Brexit will cause Kolpak drain – but impact on county cricket may not be wholly positive

A recent cricket story caught my attention.

Apparently, Brexit will impact significantly on ‘Kolpak’ signings for the professional game.

Not so long ago I had no idea what a Kolpak signing was.

I have since learned that it is a non-EU citizen who nevertheless has the right to work and therefore play sport in the EU.

And they are not counted as an ‘overseas’ player – only one of which is allowed in county cricket and two in T20.

Maros Kolpak is the name of the Slovak handball player who secured a court ruling in 2003 stating there couldn’t be a restriction of trade within the EU, whether as a handball player or a cricketer or anything else.

Morne Morkel has been playing for Surrey on a Kolpak deal

With the UK now having left the EU, it means there will more than likely be no such thing as a Kolpak player as far as English cricket is concerned from next year.

This has caused a stir among cricket fans and I have been following the fallout closely on social media.

The initial reaction was predominantly that this was great. It would mean more England-qualified players getting an opportunity for their counties.

But then there was a counter reaction from some. It was recognised that when there was a reduction in Kolpak players in the game about 10 years ago, the standard of county cricket suffered. Arguably Kolpak players added some depth to a diluted game.

The fascinating element of this for me is that the country from which the vast majority of Kolpak players come is South Africa (due to their trade agreement with the EU), whose national team England have just beaten 3-1 away in a Test series.

South African cricket is desperately trying to hold itself together while there is a talent drain to England.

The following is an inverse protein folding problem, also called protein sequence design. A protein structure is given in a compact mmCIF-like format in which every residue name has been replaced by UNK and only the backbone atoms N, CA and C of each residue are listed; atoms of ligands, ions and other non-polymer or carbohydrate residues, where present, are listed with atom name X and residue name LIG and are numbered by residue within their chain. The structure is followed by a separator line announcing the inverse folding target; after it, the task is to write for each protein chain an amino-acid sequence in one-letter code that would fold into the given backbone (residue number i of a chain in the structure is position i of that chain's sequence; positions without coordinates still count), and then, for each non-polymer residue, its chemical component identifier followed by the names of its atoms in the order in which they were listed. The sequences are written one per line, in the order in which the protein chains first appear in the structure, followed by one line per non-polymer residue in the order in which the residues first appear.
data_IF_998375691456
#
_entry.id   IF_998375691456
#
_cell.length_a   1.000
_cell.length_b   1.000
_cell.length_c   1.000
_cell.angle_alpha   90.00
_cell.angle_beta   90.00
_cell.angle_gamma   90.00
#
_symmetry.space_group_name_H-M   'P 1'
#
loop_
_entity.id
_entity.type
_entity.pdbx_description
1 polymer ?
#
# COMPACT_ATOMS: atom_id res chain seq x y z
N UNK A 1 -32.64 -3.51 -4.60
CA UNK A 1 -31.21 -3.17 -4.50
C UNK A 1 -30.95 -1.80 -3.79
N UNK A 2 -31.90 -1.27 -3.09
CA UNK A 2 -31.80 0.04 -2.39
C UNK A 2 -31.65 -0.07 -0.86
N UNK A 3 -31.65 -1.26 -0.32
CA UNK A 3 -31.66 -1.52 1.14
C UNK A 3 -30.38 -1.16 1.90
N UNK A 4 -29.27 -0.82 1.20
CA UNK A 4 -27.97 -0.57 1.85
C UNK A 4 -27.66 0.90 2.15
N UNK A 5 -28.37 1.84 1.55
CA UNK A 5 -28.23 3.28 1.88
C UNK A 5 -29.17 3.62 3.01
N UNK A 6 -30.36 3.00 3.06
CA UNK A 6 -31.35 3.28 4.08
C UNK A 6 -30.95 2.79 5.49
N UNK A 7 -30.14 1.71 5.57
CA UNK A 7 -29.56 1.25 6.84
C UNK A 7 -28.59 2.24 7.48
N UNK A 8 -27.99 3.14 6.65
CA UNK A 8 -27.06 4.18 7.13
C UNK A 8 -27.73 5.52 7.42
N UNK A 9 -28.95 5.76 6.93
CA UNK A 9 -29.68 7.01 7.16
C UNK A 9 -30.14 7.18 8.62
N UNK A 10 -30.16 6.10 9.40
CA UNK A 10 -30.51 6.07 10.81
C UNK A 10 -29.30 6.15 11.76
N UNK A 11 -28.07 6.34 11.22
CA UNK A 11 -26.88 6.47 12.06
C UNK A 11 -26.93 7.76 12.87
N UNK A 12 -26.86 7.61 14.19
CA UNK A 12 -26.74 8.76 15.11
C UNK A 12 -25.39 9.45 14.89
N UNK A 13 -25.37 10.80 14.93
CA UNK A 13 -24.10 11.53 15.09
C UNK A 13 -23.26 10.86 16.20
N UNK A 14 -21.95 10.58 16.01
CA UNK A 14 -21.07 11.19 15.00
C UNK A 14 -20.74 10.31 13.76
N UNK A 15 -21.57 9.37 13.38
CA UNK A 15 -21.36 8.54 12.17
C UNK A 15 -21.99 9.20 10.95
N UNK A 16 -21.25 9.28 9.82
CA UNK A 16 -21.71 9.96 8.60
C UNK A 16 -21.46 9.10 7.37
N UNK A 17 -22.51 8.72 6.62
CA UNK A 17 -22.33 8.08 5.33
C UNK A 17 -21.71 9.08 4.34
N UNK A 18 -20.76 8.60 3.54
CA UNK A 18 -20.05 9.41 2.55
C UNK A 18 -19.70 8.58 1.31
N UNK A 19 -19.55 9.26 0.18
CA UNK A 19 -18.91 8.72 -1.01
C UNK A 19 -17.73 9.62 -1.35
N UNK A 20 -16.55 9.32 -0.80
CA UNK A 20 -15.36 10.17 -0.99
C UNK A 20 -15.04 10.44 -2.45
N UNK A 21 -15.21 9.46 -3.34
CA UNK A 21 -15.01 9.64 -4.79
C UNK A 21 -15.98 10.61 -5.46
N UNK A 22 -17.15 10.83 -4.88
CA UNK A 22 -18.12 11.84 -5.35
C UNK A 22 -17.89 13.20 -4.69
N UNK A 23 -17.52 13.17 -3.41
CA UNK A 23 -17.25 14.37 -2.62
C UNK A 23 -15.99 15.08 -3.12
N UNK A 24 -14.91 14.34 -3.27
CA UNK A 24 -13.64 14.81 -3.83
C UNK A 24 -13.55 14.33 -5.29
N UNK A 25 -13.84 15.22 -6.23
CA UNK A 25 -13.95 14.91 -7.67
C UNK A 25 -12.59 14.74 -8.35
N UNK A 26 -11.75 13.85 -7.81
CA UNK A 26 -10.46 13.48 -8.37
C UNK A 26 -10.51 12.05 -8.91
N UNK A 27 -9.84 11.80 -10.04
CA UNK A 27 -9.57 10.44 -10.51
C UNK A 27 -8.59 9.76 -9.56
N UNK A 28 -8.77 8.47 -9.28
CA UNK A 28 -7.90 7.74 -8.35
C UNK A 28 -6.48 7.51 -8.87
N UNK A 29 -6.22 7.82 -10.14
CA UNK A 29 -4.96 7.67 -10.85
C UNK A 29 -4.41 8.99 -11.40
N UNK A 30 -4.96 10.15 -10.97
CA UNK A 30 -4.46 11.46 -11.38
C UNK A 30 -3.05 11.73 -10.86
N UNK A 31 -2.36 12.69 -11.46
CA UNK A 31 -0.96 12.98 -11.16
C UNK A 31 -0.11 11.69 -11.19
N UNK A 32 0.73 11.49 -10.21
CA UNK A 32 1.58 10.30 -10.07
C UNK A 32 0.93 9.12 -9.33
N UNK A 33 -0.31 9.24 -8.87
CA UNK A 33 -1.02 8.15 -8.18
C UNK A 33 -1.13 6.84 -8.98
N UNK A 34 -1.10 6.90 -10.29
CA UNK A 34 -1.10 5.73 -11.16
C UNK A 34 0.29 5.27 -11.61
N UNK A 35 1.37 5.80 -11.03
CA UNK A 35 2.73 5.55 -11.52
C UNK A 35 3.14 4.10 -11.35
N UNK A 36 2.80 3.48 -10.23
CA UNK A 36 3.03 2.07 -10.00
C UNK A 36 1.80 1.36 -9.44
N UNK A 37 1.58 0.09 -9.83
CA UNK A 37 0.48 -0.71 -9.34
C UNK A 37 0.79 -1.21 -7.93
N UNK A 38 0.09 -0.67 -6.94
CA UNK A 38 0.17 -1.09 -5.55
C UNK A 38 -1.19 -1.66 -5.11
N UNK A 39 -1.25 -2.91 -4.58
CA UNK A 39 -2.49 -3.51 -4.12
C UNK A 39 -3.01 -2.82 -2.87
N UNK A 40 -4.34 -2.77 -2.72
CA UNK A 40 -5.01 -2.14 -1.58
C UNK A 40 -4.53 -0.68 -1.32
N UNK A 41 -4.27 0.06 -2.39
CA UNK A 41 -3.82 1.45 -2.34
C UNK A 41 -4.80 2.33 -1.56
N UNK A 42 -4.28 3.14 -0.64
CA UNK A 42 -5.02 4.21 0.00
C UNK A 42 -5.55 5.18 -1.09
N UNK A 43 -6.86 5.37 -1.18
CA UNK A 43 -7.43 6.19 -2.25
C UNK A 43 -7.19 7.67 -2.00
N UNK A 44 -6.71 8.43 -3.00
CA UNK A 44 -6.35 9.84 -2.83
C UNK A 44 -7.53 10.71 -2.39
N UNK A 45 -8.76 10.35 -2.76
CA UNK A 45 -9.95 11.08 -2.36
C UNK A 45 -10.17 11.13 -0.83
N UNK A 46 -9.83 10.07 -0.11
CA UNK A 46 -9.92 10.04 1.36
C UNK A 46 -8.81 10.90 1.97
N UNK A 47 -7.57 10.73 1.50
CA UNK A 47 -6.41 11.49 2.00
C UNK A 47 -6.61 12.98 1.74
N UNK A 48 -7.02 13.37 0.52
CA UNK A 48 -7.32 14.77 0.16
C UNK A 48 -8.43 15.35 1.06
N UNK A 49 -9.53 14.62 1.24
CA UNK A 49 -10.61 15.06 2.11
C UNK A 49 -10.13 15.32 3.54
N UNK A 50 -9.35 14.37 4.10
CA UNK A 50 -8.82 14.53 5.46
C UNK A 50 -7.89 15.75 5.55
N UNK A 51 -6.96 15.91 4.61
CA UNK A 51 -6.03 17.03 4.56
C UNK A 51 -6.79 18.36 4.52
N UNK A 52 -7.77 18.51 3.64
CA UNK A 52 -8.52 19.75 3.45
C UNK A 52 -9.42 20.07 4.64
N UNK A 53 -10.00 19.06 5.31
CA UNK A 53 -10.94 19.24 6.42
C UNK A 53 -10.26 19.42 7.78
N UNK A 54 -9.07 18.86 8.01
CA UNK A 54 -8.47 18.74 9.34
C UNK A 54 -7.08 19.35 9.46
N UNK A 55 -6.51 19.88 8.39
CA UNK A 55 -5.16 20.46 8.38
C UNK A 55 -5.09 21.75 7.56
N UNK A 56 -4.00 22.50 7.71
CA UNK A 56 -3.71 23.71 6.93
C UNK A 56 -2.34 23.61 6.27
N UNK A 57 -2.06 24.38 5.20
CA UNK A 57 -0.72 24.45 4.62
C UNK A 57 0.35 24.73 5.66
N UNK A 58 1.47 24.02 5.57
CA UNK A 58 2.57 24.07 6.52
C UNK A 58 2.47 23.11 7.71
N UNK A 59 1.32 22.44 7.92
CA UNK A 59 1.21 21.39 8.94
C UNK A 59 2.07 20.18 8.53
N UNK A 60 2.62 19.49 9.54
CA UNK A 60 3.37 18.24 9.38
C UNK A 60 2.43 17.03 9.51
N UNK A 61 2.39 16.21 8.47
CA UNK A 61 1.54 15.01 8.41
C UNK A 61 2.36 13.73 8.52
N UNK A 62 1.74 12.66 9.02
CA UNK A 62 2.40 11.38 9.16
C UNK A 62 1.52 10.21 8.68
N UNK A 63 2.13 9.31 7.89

Vernon Philander going to Somerset is the latest high-profile player to move here. Brexit will almost certainly put a stop to this.

Philander has signed for Somerset for 2020 having retired from Test cricket

So Brexit will have a significant impact on our domestic game, but it will do the same for the South African domestic game – and in turn their national side.

Because once a South African player goes ‘Kolpak’, they give up their right to play for the national team.

While some English cricket fans have complained about signings such as these taking opportunities from home-grown talent, have they recognised the positive impact they have had on our game, both domestically and internationally?

South African seamer Duanne Olivier has been at Yorkshire on a Kolpak deal

Arguably they have bolstered our domestic game, while simultaneously damaging the South African domestic game and, in turn, one of our rivals on the international stage.

It’s a strange set of circumstances – one I haven’t noticed in another sport.

Here’s a thought: as football fans, would we want something to happen that gave more opportunities to English players in the Premier League, but that simultaneously allowed Germany to rebuild on the international stage?

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